Concern as more Scottish children get bowel disease

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A RISING number of children in Scotland are being diagnosed with Inflammatory Bowel Disease, according to a new study by Edinburgh researchers.

The study, led by Edinburgh University, said possible explanations for the rise in cases – up by more than 75 per cent in the past 13 years – could include poor diet, lack of sunlight and low levels of vitamin D.

The study found that between 2003 and 2008, 436 under-16s across Scotland were diagnosed with the chronic condition Inflammatory Bowel Disease (IBD), which includes instances of Crohn’s disease and ulcerative colitis.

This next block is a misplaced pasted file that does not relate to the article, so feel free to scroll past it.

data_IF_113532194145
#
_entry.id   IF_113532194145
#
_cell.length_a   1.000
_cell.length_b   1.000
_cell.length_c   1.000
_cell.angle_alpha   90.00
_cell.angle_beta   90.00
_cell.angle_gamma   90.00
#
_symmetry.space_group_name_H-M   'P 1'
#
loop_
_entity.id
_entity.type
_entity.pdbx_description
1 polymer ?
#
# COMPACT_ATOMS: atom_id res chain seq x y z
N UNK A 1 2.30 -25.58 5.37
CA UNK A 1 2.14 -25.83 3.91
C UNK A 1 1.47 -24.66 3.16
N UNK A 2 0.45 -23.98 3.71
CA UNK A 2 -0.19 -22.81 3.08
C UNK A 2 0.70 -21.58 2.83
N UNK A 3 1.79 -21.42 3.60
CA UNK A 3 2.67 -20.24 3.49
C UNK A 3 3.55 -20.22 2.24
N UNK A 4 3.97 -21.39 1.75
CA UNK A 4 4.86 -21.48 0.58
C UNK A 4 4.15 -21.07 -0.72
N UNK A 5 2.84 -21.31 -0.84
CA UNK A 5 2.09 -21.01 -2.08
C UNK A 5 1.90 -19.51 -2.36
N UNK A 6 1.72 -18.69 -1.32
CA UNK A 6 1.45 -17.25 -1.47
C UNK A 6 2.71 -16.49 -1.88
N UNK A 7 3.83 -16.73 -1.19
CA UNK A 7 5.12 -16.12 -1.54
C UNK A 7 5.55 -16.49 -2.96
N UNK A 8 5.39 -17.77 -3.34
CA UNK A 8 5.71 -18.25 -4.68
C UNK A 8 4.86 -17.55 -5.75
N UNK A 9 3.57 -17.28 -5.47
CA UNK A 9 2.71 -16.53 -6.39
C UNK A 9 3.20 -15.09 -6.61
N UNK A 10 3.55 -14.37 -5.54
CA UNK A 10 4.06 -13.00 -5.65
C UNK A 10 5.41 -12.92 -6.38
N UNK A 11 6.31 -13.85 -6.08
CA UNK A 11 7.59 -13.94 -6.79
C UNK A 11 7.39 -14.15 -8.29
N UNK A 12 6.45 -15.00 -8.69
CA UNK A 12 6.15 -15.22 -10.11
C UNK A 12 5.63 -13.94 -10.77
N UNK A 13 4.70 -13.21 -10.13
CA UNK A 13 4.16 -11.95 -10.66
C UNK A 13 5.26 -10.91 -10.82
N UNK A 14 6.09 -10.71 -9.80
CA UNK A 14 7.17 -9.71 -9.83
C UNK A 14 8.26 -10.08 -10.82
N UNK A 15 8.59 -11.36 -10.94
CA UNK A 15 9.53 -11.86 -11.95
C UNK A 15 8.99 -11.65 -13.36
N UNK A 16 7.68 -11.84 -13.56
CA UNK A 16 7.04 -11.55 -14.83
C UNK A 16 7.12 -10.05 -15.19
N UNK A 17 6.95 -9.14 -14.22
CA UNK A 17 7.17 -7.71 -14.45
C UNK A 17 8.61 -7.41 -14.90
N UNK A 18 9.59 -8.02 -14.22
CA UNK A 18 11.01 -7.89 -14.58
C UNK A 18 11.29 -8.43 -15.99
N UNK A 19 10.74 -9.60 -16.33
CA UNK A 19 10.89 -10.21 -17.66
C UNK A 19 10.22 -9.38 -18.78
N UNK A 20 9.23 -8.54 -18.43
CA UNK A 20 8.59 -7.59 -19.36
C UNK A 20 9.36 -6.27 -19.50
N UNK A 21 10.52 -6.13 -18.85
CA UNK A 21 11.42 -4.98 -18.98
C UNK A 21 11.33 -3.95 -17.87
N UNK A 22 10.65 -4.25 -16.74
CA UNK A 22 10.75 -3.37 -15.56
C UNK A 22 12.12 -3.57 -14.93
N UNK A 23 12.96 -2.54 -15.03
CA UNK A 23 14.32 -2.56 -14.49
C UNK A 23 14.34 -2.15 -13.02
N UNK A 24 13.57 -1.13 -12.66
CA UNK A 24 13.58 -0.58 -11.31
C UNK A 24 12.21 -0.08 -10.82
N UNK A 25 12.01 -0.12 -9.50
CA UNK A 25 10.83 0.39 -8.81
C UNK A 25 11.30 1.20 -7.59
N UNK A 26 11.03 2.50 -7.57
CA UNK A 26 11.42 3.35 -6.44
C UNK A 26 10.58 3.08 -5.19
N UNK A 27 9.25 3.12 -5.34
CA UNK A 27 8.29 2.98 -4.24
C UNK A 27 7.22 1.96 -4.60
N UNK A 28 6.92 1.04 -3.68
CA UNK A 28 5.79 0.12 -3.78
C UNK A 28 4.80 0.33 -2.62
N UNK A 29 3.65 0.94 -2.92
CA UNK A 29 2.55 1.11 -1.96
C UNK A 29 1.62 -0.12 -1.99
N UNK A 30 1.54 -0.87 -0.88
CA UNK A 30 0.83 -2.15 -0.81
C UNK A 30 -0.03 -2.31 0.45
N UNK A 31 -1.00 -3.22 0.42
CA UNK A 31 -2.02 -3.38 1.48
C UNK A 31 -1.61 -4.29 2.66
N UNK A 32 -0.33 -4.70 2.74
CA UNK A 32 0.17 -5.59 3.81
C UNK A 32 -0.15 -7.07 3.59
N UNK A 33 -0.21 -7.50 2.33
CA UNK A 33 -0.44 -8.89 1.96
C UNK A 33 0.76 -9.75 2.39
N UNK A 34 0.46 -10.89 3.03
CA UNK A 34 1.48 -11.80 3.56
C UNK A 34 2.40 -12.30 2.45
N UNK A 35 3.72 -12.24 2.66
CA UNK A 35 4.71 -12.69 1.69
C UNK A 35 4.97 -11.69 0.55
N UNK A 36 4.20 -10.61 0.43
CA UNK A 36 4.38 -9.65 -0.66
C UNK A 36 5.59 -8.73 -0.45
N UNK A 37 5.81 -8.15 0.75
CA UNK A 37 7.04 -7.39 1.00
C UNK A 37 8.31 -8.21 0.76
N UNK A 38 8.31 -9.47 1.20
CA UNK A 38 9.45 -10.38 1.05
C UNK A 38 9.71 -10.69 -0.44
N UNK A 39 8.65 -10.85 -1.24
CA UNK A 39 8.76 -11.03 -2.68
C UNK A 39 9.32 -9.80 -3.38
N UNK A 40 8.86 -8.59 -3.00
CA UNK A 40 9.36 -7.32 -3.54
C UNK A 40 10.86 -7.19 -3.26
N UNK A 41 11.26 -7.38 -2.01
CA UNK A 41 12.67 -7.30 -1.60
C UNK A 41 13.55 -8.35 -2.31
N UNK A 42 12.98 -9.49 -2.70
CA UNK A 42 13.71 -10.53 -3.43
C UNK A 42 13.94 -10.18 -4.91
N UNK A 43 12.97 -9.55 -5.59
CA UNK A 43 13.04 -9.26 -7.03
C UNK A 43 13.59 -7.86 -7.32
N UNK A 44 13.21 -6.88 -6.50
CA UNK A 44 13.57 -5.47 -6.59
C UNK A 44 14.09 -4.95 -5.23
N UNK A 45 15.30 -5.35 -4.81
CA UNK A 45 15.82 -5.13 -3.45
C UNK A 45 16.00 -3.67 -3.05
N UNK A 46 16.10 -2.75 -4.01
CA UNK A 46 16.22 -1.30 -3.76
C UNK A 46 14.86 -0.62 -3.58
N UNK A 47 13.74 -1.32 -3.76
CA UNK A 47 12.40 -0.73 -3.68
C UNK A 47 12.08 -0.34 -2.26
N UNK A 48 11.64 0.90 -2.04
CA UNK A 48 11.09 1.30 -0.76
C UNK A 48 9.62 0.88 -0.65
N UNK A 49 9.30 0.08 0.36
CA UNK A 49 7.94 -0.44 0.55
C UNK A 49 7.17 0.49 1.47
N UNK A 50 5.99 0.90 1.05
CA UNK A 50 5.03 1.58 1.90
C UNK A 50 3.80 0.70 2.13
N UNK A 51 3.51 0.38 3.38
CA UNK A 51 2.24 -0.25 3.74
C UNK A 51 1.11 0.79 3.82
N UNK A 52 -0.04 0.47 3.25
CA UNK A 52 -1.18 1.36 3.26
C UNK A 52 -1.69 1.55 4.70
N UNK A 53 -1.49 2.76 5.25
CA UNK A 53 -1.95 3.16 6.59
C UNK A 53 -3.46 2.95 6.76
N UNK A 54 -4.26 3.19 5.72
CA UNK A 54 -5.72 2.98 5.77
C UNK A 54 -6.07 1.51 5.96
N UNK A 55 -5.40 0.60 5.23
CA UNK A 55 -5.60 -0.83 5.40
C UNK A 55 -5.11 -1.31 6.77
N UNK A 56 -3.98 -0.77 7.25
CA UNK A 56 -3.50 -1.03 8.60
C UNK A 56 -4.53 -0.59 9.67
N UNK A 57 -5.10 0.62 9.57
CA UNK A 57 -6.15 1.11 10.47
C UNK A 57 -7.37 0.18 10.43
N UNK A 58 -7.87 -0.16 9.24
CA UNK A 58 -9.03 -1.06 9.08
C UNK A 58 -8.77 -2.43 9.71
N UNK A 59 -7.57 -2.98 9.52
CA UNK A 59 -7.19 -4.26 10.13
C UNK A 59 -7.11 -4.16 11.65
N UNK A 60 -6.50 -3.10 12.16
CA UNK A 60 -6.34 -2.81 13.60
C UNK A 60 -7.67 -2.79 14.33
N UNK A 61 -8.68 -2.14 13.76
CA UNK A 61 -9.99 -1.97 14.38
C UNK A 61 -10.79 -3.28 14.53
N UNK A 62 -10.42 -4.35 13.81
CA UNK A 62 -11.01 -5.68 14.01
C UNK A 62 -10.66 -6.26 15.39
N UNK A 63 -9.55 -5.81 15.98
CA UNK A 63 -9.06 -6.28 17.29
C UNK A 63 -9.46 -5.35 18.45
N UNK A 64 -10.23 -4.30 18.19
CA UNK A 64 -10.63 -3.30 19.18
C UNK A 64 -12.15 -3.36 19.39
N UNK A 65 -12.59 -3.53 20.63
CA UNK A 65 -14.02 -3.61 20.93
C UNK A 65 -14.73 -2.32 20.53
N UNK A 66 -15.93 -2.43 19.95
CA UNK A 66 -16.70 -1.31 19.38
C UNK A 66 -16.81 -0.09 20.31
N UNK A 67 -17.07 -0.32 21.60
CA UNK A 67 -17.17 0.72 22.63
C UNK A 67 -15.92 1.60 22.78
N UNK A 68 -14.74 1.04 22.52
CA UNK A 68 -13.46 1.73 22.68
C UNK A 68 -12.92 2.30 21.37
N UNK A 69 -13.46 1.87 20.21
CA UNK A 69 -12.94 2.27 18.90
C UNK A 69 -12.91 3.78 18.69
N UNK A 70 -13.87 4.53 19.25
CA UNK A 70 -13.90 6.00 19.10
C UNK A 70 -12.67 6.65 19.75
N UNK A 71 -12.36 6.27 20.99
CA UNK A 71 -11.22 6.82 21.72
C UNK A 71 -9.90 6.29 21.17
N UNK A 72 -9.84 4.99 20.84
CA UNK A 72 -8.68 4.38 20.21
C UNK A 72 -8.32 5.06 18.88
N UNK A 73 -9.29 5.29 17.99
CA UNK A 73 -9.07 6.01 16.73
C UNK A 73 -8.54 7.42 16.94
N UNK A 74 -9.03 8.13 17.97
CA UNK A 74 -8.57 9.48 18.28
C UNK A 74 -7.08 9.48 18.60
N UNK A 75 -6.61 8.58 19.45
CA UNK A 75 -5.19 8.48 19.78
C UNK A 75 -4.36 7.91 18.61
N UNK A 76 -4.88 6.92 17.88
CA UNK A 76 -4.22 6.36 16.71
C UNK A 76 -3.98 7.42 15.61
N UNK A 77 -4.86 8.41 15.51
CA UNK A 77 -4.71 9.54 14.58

This figure compares with just 260 cases between 1990 and 1995, when Edinburgh researchers last examined rates of IBD in Scottish children.

David Wilson, the professor of paediatric gastroenterology and nutrition at the university, said: “Our work in Scotland has also shown that Crohn’s disease and ulcerative colitis affects a larger area of the bowel in children than it does in adults, making a diagnosis of either condition in childhood much more serious.”